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Wallaceman105

Does dedicated cache on an NVME drive matter?

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Posted · Original PosterOP

I was looking through partpicker for an NVME to upgrade to, and most seem to just have a "--" in the cache column. 

Only a few seem to have a dedicated amount of cache.

Does cache still matter for NVME? 

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Posted · Original PosterOP

Just my boot drive, some games, nothing flashy. 

Something like this 

https://pcpartpicker.com/product/mNx2FT/hp-ex920-512gb-m2-2280-solid-state-drive-2yy46aaabc

vs this

https://pcpartpicker.com/product/7stQzy/hp-ex900-500mb-m2-2280-solid-state-drive-2yy44aaabc

 

I don't know what the difference is between a drive with or without cache.

Is is just r/w performance, or a longevity thing, or something else?

I know dramless SATA SSDs can take a hit to both when they don't have dram, but I don't know if that translates to NVME drives.

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1 minute ago, Wallaceman105 said:

Just my boot drive, some games, nothing flashy. 

Something like this 

https://pcpartpicker.com/product/mNx2FT/hp-ex920-512gb-m2-2280-solid-state-drive-2yy46aaabc

vs this

https://pcpartpicker.com/product/7stQzy/hp-ex900-500mb-m2-2280-solid-state-drive-2yy44aaabc

 

I don't know what the difference is between a drive with or without cache.

Is is just r/w performance, or a longevity thing, or something else?

I know dramless SATA SSDs can take a hit to both when they don't have dram, but I don't know if that translates to NVME drives.

look at reviews for performance.

 

Dramless nvme drives are better than dramless sata drives.

 

Don't worry about endurance it won't matter for desktop uses.

 

 

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Posted · Original PosterOP
1 minute ago, Electronics Wizardy said:

look at reviews for performance.

 

Dramless nvme drives are better than dramless sata drives.

 

Don't worry about endurance it won't matter for desktop uses.

 

 

Thank you for the advice again, but unfortunately, the reviews don't really answer my questions.

I'm not looking for answers about a product so much as about the technology itself, hence bringing my questions here.

And I want to know less for my own usage and more so that I understand.

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1 minute ago, Wallaceman105 said:

Thank you for the advice again, but unfortunately, the reviews don't really answer my questions.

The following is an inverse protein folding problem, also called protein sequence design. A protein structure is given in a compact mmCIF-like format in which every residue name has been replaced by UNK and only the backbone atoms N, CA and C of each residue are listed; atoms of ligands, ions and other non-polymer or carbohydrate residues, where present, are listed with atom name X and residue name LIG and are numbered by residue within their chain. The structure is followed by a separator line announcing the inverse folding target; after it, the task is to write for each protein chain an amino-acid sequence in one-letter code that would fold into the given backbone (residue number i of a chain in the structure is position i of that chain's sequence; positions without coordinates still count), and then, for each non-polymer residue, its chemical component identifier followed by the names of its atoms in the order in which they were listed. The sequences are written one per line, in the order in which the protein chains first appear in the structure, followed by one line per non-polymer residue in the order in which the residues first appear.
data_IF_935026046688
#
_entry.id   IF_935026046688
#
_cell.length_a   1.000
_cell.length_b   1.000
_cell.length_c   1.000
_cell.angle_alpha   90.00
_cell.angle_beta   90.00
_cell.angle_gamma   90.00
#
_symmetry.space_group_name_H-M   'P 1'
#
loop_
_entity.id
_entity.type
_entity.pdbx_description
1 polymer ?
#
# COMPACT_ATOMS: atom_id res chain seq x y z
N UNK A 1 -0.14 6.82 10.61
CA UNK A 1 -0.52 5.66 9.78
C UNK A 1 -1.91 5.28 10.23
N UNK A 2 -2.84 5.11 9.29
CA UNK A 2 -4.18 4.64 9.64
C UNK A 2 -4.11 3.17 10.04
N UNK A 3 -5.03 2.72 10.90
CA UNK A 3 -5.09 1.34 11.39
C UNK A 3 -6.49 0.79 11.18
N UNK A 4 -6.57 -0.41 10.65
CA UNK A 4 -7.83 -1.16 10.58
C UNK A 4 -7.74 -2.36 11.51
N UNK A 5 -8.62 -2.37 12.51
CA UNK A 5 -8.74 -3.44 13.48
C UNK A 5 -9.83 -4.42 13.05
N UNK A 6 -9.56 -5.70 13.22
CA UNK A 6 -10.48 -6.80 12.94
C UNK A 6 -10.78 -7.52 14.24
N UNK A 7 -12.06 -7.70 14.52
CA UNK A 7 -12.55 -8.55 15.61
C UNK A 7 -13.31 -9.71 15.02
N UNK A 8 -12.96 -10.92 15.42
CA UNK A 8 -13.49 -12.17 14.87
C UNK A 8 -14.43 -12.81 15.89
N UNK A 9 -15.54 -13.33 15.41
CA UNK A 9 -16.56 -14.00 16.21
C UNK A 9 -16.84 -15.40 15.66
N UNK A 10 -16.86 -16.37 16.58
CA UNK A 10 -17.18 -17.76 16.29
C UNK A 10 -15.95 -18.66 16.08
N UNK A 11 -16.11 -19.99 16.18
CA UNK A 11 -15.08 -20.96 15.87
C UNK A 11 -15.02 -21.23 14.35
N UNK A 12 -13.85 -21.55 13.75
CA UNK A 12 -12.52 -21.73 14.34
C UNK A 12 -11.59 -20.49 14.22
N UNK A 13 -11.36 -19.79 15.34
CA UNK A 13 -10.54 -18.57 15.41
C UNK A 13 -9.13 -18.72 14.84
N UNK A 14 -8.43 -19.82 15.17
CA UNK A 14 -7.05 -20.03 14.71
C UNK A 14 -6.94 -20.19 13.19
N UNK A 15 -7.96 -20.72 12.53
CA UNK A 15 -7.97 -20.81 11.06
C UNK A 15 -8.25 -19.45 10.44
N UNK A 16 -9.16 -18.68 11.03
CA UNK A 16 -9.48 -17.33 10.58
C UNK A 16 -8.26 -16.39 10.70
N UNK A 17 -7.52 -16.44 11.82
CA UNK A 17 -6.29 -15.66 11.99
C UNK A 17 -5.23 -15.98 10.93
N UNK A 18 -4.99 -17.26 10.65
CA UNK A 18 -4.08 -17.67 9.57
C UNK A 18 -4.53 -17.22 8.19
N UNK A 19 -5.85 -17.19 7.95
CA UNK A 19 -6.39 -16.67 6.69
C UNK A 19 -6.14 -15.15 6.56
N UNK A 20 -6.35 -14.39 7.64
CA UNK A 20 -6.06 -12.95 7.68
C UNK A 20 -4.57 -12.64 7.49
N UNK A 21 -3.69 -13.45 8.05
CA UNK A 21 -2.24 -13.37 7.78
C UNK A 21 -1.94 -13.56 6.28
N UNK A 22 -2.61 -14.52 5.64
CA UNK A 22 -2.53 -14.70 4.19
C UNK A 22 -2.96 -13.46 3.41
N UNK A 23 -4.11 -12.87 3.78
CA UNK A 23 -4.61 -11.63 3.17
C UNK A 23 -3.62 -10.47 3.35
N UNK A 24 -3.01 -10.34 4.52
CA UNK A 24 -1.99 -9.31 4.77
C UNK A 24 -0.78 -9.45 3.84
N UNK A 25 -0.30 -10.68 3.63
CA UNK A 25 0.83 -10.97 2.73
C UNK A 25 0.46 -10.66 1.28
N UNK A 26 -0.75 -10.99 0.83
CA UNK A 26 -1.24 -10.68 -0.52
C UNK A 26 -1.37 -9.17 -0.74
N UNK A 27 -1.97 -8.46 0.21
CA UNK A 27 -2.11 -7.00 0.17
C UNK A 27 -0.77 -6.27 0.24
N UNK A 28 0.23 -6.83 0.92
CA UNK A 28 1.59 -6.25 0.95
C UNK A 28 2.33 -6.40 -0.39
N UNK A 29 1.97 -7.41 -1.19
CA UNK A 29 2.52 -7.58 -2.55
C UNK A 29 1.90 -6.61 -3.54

I'm not looking for answers about a product so much as about the technology itself, hence bringing my questions here.

And I want to know less for my own usage and more so that I understand.

Its hard to look at the effect of the dram alone, as there are many different implementations, so you can't just look at dram alone. There are many very well preform dramless drives.

 

For a gaming desktop, you don't need a top of the line ssd, and a dramless drive can work well here, but look at the drive, not the technology used.

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Posted · Original PosterOP
1 minute ago, Electronics Wizardy said:

Its hard to look at the effect of the dram alone, as there are many different implementations, so you can't just look at dram alone. There are many very well preform dramless drives.

 

For a gaming desktop, you don't need a top of the line ssd, and a dramless drive can work well here, but look at the drive, not the technology used.

Again, I'm looking specifically to learn about the technology, not for products at this time, but thank you.

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Just now, Wallaceman105 said:

Again, I'm looking specifically to learn about the technology, not for products at this time, but thank you.

Have you looked into artices about HMB? It basically lets the ssd store some of the FTL on the systems ram. Helps to increase the performance of a dramless drive a bit.

 

The dramless nvme drives are normally fster than the dramless sata drives, but again, this depends on the exact model

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ssds are a complex topic; just on the topic of cahing theres static and dynamic. most drives use dynamic caching but the wd sn550 has a static cache which lets it kick a lot of ass in a lot of ways despite not having dram. asking on an internet forum probably wont get you much into the technical details of this technology, maybe a hardcore storage device blog would help more?


my "oops i bought intel right before zen 3 releases" build

CPU: Ryzen 5 3600 (placeholder)

GPU: Gigabyte 980ti Xtreme (also placeholder), deshroud w/ generic 1200rpm 120mm fans x2, stock bios 130% power, no voltage offset: +70 core +400 mem 

Memory: 2x16gb GSkill Trident Z RGB 3600C16, 14-15-30-288@1.45v

Motherboard: Asus ROG Strix X570-E Gaming

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basically everything was bought used off of reddit or here, only new component was the case. absolutely nutty deals for some of these parts, ill have to tally it all up once it's "done" :D 

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Posted · Original PosterOP
3 minutes ago, VeganJoy said:

ssds are a complex topic; just on the topic of cahing theres static and dynamic. most drives use dynamic caching but the wd sn550 has a static cache which lets it kick a lot of ass in a lot of ways despite not having dram. asking on an internet forum probably wont get you much into the technical details of this technology, maybe a hardcore storage device blog would help more?

That's kind of what I was looking for, but whenever you type any combination of "cache" with ''nvme" or "ssd", searches just bring up endless pages about how to use NVME as a cache for NAS.

Do you know where I could find something like that?

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33 minutes ago, Wallaceman105 said:

Just my boot drive, some games, nothing flashy. 

Something like this 

https://pcpartpicker.com/product/mNx2FT/hp-ex920-512gb-m2-2280-solid-state-drive-2yy46aaabc

vs this

https://pcpartpicker.com/product/7stQzy/hp-ex900-500mb-m2-2280-solid-state-drive-2yy44aaabc

 

I don't know what the difference is between a drive with or without cache.